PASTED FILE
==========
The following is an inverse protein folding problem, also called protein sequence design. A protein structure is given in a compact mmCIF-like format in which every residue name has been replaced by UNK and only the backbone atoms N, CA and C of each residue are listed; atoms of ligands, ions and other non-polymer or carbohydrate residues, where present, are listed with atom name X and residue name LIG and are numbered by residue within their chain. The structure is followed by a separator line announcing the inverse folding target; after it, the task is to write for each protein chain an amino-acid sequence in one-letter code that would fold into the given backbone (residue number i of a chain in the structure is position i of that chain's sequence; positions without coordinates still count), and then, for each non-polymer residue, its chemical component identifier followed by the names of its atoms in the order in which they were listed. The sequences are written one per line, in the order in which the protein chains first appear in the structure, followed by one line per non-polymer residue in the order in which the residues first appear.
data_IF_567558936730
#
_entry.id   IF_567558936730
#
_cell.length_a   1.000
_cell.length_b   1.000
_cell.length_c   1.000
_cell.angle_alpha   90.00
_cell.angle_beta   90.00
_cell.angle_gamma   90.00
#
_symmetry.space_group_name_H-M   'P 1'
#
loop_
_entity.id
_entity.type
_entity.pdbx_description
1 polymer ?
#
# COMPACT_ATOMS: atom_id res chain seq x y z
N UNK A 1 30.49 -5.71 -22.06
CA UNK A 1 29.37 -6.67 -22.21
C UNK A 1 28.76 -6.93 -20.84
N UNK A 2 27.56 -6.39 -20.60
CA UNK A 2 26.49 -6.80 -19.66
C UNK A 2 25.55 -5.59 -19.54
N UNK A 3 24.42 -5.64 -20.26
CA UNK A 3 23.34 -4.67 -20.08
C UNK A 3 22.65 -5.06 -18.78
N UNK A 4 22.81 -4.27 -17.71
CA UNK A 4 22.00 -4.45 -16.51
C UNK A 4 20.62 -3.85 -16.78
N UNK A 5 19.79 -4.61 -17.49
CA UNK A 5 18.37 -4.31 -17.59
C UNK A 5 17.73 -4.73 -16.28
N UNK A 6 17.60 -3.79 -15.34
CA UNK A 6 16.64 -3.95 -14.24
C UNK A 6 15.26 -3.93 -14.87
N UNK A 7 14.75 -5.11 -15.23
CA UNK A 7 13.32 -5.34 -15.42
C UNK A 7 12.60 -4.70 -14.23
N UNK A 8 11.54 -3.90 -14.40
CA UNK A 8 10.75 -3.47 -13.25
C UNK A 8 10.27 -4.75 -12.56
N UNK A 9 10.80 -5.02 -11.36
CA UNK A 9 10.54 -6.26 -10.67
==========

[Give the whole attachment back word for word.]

The following is an inverse protein folding problem, also called protein sequence design. A protein structure is given in a compact mmCIF-like format in which every residue name has been replaced by UNK and only the backbone atoms N, CA and C of each residue are listed; atoms of ligands, ions and other non-polymer or carbohydrate residues, where present, are listed with atom name X and residue name LIG and are numbered by residue within their chain. The structure is followed by a separator line announcing the inverse folding target; after it, the task is to write for each protein chain an amino-acid sequence in one-letter code that would fold into the given backbone (residue number i of a chain in the structure is position i of that chain's sequence; positions without coordinates still count), and then, for each non-polymer residue, its chemical component identifier followed by the names of its atoms in the order in which they were listed. The sequences are written one per line, in the order in which the protein chains first appear in the structure, followed by one line per non-polymer residue in the order in which the residues first appear.
data_IF_567558936730
#
_entry.id   IF_567558936730
#
_cell.length_a   1.000
_cell.length_b   1.000
_cell.length_c   1.000
_cell.angle_alpha   90.00
_cell.angle_beta   90.00
_cell.angle_gamma   90.00
#
_symmetry.space_group_name_H-M   'P 1'
#
loop_
_entity.id
_entity.type
_entity.pdbx_description
1 polymer ?
#
# COMPACT_ATOMS: atom_id res chain seq x y z
N UNK A 1 30.49 -5.71 -22.06
CA UNK A 1 29.37 -6.67 -22.21
C UNK A 1 28.76 -6.93 -20.84
N UNK A 2 27.56 -6.39 -20.60
CA UNK A 2 26.49 -6.80 -19.66
C UNK A 2 25.55 -5.59 -19.54
N UNK A 3 24.42 -5.64 -20.26
CA UNK A 3 23.34 -4.67 -20.08
C UNK A 3 22.65 -5.06 -18.78
N UNK A 4 22.81 -4.27 -17.71
CA UNK A 4 22.00 -4.45 -16.51
C UNK A 4 20.62 -3.85 -16.78
N UNK A 5 19.79 -4.61 -17.49
CA UNK A 5 18.37 -4.31 -17.59
C UNK A 5 17.73 -4.73 -16.28
N UNK A 6 17.60 -3.79 -15.34
CA UNK A 6 16.64 -3.95 -14.24
C UNK A 6 15.26 -3.93 -14.87
N UNK A 7 14.75 -5.11 -15.23
CA UNK A 7 13.32 -5.34 -15.42
C UNK A 7 12.60 -4.70 -14.23
N UNK A 8 11.54 -3.90 -14.40
CA UNK A 8 10.75 -3.47 -13.25
C UNK A 8 10.27 -4.75 -12.56
N UNK A 9 10.80 -5.02 -11.36
CA UNK A 9 10.54 -6.26 -10.67